Google Scholar 

  3. Bourgonje, P., Stede, M.: Identifying explicit discourse connectives in German. In: Proceedings of the 19th Annual SIGdial Meeting on Discourse and Dialogue, Melbourne, Australia (2018)

    Google Scholar 

  4. Brants, S., et al.: Tiger: linguistic interpretation of a german corpus. Res. Lang. Comput. 2(4), 597–620 (2004). https://doi.org/10.1007/s11168-004-7431-3

    CrossRef  Google Scholar 

  5. Dinesh, N., Lee, A., Miltsakaki, E., Prasad, R., Joshi, A.K., Webber, B.L.: Attribution and the (non-)alignment of syntactic and discourse arguments of connectives. In: FCA@ACL, pp. 29–36. Association for Computational Linguistics (2005)

    Google Scholar 

  6. Grave, E., Bojanowski, P., Gupta, P., Joulin, A., Mikolov, T.: Learning word vectors for 157 languages. In: Proceedings of the International Conference on Language Resources and Evaluation (LREC 2018) (2018)

    Google Scholar 

  7. Hooda, S., Kosseim, L.: Argument labeling of explicit discourse relations using LSTM neural networks. CoRR abs/1708.03425 (2017). http://arxiv.org/abs/1708.03425

  8. Lin, Z., Ng, H.T., Kan, M.Y.: A PDTB-styled end-to-end discourse parser. Nat. Lang. Eng. 20, 151–184 (2014)

    CrossRef  Google Scholar 

  9. Mann, W., Thompson, S.: Rhetorical structure theory: towards a functional theory of text organization. TEXT 8, 243–281 (1988)

    CrossRef  Google Scholar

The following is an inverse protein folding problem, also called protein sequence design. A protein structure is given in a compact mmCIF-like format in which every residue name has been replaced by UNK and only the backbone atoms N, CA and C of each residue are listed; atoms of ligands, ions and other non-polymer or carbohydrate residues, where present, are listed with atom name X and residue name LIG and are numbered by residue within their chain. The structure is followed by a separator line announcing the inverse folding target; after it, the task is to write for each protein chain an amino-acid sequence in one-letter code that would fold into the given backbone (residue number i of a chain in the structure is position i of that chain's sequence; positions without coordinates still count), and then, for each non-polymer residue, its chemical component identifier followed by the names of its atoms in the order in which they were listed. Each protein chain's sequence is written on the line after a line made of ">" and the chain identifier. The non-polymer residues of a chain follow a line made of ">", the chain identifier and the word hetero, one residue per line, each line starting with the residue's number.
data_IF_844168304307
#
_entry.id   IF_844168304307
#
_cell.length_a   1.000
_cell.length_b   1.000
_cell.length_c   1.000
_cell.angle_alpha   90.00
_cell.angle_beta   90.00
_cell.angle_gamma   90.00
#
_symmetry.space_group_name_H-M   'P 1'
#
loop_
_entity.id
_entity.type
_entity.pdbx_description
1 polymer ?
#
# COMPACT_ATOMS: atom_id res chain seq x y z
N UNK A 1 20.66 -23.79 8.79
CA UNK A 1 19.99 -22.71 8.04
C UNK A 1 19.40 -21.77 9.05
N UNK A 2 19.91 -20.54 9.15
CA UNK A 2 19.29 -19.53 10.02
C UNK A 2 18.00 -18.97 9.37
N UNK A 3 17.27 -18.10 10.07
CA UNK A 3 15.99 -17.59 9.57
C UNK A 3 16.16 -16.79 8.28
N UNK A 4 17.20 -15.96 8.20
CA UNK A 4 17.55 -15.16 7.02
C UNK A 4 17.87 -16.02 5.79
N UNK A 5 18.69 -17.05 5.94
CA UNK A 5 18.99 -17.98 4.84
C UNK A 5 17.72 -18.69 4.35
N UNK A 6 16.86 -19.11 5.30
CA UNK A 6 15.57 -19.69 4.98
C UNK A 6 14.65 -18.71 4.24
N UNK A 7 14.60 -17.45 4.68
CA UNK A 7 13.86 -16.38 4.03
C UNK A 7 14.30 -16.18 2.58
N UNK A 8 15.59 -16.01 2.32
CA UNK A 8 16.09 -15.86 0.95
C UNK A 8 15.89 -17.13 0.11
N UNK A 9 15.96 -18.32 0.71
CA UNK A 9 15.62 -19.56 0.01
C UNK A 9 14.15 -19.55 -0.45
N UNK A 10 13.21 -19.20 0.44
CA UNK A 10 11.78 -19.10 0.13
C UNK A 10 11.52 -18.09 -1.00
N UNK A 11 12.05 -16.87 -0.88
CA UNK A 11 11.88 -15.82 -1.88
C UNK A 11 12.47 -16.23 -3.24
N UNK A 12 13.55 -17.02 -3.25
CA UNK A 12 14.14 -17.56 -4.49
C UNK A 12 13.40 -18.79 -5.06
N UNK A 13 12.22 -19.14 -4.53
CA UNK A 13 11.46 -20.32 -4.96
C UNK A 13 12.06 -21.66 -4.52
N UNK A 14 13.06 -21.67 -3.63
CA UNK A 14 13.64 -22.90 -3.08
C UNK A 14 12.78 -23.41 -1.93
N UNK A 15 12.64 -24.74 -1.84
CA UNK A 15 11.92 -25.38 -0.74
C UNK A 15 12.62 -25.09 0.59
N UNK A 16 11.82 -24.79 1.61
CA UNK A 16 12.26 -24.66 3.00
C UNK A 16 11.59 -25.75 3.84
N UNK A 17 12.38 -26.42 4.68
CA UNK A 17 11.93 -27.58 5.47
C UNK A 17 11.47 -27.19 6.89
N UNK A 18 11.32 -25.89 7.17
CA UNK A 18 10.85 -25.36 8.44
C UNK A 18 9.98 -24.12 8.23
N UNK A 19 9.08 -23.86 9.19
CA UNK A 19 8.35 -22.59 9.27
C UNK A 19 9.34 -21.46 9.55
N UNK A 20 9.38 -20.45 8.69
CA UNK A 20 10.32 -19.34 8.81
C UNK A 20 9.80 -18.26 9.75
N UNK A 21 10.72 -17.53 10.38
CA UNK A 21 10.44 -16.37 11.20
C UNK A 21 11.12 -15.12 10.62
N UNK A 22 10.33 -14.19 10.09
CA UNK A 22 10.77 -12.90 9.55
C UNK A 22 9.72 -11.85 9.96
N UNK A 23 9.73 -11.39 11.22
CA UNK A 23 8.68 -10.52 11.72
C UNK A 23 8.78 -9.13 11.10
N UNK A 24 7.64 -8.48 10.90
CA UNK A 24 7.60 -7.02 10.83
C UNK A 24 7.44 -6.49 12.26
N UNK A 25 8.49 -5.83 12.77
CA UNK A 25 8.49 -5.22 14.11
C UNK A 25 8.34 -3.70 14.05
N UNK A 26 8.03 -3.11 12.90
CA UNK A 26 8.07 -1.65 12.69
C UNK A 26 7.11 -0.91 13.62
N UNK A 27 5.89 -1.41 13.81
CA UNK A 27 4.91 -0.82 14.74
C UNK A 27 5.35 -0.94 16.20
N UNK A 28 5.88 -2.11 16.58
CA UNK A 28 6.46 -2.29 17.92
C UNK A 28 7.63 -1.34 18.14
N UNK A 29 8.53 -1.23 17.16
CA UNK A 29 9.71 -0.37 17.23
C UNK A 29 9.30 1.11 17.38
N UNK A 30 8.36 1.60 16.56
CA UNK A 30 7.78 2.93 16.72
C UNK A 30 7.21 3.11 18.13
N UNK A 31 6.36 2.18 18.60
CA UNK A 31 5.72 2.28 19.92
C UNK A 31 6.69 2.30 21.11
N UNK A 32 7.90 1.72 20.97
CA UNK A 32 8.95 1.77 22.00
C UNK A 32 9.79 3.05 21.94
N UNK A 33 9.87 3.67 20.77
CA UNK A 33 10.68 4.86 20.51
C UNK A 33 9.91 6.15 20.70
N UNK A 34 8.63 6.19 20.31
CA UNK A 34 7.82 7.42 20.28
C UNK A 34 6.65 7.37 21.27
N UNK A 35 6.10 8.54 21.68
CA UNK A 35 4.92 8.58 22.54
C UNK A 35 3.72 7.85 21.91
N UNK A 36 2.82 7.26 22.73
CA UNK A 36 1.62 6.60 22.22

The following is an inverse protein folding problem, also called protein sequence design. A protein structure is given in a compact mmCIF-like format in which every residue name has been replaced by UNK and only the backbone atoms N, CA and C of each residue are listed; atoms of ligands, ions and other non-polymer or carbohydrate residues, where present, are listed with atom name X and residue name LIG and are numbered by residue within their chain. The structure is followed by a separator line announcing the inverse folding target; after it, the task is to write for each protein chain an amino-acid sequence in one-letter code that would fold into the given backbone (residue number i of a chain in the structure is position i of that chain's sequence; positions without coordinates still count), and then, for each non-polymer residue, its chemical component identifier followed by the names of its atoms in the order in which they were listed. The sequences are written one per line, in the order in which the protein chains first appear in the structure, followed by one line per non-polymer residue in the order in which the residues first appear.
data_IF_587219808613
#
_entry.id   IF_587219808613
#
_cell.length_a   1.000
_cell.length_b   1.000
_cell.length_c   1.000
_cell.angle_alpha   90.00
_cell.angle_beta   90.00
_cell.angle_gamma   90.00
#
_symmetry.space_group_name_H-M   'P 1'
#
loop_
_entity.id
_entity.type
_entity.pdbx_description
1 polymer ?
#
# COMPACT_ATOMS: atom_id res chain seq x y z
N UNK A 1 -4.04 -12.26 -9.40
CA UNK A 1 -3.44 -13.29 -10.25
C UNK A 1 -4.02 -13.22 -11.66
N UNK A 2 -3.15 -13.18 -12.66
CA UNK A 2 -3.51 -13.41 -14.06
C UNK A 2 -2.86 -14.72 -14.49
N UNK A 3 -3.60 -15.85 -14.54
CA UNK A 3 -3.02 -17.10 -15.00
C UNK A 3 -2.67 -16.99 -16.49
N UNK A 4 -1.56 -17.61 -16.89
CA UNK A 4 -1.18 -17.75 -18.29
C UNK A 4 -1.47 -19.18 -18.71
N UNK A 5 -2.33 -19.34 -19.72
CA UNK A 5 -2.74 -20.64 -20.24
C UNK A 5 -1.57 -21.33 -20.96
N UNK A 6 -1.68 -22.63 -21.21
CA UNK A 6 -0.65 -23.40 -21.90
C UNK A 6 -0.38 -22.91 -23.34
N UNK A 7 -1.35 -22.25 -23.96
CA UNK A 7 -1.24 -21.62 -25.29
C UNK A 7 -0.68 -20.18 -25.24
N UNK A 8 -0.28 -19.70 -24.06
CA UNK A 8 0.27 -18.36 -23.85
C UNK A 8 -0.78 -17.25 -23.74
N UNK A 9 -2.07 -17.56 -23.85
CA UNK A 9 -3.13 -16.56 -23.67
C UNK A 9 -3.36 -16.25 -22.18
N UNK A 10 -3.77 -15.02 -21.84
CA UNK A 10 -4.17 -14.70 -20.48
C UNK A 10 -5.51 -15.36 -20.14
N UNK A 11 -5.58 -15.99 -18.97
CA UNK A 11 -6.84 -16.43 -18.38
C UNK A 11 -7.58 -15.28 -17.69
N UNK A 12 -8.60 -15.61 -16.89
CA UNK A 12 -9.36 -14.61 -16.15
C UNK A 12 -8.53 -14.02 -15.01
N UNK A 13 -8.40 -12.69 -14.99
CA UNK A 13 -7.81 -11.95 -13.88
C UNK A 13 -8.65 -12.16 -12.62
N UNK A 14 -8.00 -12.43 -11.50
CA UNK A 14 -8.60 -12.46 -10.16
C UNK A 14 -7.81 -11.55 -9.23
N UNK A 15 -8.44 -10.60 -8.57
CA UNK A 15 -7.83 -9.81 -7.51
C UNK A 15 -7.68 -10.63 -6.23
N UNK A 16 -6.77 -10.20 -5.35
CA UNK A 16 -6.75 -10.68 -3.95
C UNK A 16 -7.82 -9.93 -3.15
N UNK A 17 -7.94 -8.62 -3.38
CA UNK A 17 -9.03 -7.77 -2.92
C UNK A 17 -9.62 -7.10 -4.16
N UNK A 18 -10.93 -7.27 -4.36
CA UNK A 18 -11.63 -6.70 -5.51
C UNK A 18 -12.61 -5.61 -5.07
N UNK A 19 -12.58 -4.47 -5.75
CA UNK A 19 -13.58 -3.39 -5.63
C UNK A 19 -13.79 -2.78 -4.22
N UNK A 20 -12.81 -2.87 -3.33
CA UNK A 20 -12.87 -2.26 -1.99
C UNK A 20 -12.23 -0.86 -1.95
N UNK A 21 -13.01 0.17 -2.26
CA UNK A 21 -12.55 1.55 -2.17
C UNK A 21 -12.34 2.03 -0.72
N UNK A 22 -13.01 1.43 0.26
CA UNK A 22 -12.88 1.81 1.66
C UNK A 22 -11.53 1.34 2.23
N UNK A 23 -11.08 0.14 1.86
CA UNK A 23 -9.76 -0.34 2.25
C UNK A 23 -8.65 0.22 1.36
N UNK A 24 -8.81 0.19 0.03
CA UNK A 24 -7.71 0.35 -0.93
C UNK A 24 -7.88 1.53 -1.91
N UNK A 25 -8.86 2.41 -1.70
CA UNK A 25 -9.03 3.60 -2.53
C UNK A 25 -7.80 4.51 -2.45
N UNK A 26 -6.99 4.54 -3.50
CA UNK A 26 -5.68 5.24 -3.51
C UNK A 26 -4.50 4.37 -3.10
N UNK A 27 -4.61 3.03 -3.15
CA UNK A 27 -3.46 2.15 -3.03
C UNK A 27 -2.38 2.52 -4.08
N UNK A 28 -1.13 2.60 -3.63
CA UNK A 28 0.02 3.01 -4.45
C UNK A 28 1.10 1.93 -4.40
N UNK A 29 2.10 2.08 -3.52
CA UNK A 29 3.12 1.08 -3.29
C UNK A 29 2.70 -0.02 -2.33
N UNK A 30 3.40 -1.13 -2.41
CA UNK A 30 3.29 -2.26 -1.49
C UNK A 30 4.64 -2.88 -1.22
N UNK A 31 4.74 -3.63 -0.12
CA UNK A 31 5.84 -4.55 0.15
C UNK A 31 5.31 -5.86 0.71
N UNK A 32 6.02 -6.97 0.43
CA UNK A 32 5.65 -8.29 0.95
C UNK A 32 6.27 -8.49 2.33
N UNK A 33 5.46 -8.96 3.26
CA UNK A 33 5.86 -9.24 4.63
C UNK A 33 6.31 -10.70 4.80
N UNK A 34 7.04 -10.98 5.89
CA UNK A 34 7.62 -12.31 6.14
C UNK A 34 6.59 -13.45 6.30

10. Oepen, S., et al.: OPT: Oslo-Potsdam-Teesside–pipelining rules, rankers, and classifier ensembles for shallow discourse parsing. In: Proceedings of the CONLL 2016 Shared Task, Berlin (2016)

    Google Scholar 

  11. Prasad, R., et al.: The Penn discourse treebank 2.0. In: Proceedings of LREC (2008)

    Google Scholar 

  12. Prasad, R., Miltsakaki, E., Dinesh, N., Lee, A., Joshi, A.: The Penn discourse TreeBank 2.0 annotation manual, January 2007

    Google Scholar 

  13. Rafferty, A.N., Manning, C.D.: Parsing three German treebanks: lexicalized and unlexicalized baselines. In: Proceedings of the Workshop on Parsing German, PaGe 2008, pp. 40–46. Association for Computational Linguistics (2008)

    Google Scholar 

  14. Stede, M.: Das potsdamer kommentarkorpus. In: Lenk, H.E. (ed.) Persuasionsstile in Europa II. Olms, Hildesheim (2016)

    Google Scholar 

  15. Stede, M., Neumann, A.: Potsdam commentary corpus 2.0: annotation for discourse research. In: Proceedings of the Ninth International Conference on Language Resources and Evaluation (LREC 2014). European Language Resources Association (ELRA), Reykjavik, May 2014

    Google Scholar